YouTube recently added five tailored Playbook Guides – for education, media companies, music, nonprofits, and sports – to be used in conjunction with Version 3 of the Creator Playbook, which is the main resource for site-wide best practices.
After reviewing each of the five new Playbook Guides, it’s clear that one size does not fit all when it comes to audience development. Although every YouTube channel needs great content to be successful, the strategies for building audiences around each type of content are significantly different.
For example, YouTube EDU is home to high quality educational content from around the world. YouTube’s ambitious goal is to provide a global platform where anyone, anywhere can teach – or learn – anything they want. From Pre-K (e.g., Sesame Street) to Primary and Secondary Education (e.g., Khan Academy), to Higher Education (e.g., Massachusetts Institute of Technology), to Lifelong Learning (e.g., Big Think), YouTube wants to encourage creators in this category to continually discover, create, and share educational videos with the world.
However, some schools block access to YouTube, so the Education Playbook Guide talks about a gateway feature called YouTube for Schools that provides school networks with access to YouTube education videos, while continuing to block the rest of YouTube. Additional features include disabled comments and related video suggestions that are limited to YouTube EDU content.
There are two main types of media companies on YouTube. The first type creates “new” content that is tailored for YouTube’s audience and platform (e.g., PBS Off Book and Nerdist). The second type “repurposes” content that was originally produced for television or a partner’s owned and operated site (e.g., Comedy Central or TED Talks).
The Playbook Guide for Media Companies tackles a question that both types of media companies would ask: At what point is it smart to launch a new channel? The answer: If your content appeals to multiple, diverse audiences, then create multiple, diverse channels. And how should media companies leverage their existing audiences to drive viewership to a new channel? This particular guide says, “Annotations, calls-to-action (CTAs), description links, and promotional videos are effective traffic movers.”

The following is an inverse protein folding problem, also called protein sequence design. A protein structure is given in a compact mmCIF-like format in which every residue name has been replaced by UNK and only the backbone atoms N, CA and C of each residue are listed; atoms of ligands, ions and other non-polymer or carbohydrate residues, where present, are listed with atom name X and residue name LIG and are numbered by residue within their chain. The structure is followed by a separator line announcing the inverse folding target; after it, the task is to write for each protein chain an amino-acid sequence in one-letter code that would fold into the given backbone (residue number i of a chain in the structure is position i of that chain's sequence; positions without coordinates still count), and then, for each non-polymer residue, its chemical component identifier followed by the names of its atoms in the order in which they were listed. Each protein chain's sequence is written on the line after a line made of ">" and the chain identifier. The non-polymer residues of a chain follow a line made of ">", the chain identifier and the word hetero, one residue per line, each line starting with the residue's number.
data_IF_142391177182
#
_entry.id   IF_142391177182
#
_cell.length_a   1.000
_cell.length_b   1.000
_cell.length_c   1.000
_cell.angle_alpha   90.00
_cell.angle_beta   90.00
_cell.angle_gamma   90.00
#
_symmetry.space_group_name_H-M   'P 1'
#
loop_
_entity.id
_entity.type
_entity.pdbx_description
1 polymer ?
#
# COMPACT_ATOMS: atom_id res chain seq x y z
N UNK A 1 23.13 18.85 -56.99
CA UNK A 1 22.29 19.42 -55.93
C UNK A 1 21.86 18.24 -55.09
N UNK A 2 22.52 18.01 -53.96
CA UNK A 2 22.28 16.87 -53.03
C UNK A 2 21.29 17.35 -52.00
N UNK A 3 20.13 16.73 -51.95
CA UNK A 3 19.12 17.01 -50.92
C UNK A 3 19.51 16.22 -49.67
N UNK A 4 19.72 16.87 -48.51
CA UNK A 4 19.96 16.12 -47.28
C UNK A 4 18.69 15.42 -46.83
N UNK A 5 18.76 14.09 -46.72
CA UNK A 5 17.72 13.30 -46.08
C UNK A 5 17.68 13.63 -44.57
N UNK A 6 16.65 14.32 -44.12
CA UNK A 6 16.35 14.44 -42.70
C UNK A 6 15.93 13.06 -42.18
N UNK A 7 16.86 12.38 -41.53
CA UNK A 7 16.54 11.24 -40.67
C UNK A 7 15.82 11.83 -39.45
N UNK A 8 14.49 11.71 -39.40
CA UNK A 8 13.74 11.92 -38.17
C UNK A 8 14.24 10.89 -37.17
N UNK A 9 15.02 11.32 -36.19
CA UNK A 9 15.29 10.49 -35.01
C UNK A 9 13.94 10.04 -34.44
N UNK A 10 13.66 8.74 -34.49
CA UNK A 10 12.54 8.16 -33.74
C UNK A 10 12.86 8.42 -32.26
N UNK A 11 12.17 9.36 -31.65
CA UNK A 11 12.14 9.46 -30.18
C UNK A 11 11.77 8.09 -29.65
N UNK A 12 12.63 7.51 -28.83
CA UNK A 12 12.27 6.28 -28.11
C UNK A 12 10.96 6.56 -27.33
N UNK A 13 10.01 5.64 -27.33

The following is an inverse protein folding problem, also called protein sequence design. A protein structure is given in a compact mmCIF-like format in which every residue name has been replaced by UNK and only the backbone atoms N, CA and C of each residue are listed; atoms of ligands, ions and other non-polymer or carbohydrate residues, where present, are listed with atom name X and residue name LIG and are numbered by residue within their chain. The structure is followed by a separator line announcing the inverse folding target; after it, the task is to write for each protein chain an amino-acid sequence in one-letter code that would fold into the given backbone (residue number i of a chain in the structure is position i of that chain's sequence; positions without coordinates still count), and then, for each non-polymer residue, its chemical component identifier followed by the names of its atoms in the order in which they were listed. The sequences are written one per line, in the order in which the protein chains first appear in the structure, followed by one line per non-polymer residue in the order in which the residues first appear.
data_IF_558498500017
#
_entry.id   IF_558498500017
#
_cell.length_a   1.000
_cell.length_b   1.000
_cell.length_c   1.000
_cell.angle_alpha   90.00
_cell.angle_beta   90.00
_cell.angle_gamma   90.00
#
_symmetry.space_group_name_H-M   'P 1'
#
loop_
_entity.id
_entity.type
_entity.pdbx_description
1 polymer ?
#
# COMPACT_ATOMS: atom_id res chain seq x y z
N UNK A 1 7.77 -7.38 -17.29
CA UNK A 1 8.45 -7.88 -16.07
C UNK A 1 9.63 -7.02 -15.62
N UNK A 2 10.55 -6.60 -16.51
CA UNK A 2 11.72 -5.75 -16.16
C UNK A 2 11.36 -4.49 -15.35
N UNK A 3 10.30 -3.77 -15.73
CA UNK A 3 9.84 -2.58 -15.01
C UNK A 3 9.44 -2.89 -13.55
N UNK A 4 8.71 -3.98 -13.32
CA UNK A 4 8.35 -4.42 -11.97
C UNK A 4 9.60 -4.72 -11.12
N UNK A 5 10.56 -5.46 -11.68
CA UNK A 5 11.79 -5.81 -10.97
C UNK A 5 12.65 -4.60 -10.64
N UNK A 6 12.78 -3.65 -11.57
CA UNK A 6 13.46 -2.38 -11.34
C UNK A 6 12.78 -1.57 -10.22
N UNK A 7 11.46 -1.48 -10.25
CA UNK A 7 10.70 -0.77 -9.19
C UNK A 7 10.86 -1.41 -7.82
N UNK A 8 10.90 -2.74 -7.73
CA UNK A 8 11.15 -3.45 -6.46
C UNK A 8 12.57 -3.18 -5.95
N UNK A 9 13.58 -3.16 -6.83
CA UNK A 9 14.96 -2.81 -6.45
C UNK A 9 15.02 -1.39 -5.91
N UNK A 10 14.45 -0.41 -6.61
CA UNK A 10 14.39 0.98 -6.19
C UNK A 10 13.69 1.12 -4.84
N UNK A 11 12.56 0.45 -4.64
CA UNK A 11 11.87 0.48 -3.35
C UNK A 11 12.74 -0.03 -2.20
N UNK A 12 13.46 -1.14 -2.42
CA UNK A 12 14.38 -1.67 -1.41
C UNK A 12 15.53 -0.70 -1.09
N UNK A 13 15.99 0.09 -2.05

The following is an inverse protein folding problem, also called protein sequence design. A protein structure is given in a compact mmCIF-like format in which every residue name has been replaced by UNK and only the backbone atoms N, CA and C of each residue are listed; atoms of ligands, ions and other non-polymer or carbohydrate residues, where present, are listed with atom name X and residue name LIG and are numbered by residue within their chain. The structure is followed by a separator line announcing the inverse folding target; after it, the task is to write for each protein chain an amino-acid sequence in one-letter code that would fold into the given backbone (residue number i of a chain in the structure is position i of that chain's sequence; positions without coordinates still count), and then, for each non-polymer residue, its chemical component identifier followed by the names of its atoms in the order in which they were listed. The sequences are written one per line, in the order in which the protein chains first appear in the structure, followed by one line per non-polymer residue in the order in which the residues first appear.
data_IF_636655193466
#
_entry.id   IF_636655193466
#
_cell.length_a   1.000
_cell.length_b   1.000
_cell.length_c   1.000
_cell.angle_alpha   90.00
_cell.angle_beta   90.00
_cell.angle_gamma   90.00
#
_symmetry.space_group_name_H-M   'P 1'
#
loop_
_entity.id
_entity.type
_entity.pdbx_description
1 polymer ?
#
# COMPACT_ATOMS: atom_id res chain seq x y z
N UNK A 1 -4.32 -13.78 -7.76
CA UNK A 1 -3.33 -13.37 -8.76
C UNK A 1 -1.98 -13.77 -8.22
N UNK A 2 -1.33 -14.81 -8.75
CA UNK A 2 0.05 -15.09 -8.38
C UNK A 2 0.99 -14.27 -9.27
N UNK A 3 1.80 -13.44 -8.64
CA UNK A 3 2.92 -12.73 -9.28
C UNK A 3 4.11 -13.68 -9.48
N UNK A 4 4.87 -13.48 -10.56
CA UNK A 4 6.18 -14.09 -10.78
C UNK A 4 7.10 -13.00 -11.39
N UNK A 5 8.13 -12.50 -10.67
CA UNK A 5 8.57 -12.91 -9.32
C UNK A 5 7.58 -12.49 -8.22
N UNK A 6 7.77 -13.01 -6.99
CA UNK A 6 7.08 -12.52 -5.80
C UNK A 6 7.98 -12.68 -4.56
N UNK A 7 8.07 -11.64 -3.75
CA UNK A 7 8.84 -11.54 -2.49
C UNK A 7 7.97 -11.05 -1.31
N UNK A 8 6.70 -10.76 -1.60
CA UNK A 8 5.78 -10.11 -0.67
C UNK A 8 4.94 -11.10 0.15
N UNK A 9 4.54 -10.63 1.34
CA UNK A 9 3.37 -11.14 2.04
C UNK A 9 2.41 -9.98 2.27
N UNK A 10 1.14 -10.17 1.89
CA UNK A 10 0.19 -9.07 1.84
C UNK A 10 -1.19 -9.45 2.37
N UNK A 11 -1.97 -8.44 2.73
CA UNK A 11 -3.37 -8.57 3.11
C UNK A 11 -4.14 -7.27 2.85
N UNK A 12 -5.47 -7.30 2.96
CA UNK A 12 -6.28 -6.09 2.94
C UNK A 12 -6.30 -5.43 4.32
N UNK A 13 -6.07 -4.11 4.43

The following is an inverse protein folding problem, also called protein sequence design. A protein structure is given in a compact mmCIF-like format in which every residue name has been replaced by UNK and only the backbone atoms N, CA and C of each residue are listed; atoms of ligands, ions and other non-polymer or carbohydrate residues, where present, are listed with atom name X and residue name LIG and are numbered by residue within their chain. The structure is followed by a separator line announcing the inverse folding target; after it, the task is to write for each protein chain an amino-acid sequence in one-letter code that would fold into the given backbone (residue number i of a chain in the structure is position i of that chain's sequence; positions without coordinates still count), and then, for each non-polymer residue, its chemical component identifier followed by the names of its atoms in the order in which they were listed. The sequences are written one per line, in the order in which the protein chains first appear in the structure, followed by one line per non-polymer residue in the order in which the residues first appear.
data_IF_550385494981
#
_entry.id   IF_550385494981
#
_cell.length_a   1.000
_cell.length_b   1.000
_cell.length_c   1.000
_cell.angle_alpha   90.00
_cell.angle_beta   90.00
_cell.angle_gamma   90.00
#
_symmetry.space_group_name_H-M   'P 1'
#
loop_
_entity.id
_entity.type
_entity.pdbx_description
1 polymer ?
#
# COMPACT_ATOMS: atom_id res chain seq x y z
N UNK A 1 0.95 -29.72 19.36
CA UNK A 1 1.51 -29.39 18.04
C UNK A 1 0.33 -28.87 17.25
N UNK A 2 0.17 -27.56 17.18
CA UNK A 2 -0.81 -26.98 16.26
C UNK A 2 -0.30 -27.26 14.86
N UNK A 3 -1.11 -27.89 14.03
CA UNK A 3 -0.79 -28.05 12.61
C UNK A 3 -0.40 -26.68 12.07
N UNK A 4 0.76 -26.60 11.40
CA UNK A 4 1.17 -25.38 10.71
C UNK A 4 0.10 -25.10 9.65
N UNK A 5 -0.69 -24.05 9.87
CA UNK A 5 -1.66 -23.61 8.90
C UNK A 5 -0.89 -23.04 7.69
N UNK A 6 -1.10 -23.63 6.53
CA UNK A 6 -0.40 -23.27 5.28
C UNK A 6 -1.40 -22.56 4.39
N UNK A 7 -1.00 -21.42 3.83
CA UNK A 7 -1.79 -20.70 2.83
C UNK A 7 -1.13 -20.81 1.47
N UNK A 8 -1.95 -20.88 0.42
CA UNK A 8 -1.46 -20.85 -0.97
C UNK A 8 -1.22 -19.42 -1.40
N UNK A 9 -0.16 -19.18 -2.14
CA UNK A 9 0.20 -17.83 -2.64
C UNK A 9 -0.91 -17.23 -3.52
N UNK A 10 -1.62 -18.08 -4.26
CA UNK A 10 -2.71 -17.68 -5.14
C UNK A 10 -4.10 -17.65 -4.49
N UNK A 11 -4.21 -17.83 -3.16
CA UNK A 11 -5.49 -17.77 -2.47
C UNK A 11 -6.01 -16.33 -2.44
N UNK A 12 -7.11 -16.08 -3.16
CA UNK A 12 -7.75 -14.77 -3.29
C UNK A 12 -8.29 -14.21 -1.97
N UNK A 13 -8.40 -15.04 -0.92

It’s worth noting that the Music Playbook Guide doesn’t begin a category landscape like the other four playbook guides do. Perhaps this is because YouTube’s relationship with Vevo, the leading music video website, is “complicated.” Vevo is a joint venture operated by Sony Music Entertainment, Universal Music Group, and Abu Dhabi Media, but Google and Vevo share the site’s advertising revenue.
Instead, the Music Playbook Guide jumps straight to the top concerns of YouTube’s other music partners (e.g., The Warner Sound). This includes how to use YouTube to release an album or song. It also includes how to use your artist or talent more effectively on YouTube. The guide suggests creating promotional videos and extra content from the artist.
YouTube has a large number of success stories from nonprofits who have used the platform both to fundraise and to raise awareness for their causes. The Playbook Guide for Nonprofits features:
The Playbook Guide for Nonprofits tackles category-specific issues, including how to build awareness around your cause, reach supporters, and recruit volunteers. Nonprofit partners can use Call to Action Overlays or a Google Wallet “Donate” button.
Sports channels on YouTube allow people around the world to follow the leagues, teams, and sports that they love. Some sports channels are focused on entire leagues and teams, while others are focused on single athletes. The vast majority fall into one of these five categories:
The Sports Playbook Guide highlights important tools for many sports channels: Content ID and live streaming. Content ID is especially important for channels that are also rights holders of game or match footage.
This is the content that is most frequently uploaded by unauthorized channels, so activating Content ID is critical. Features that allow live streaming are also available to some sports channel partners. This is a great new self-service tool that allows live streaming of a sporting event or a press conference, engaging sports fans in a unique way.
So, is anything missing? There are a lot more than five categories of content on YouTube. In fact, there are another 20 categories of YouTube Original Channels that haven’t been addressed yet:
And YouTube also has Original Channels in France, Germany, the UK, and Japan.
So, don’t be surprised if these five Creator Playbooks are just the first of a much larger set of resources for YouTube partners and other content creators. Or, as they use to say on early TV shows, “Don’t touch that dial, we’ll be back after these messages.”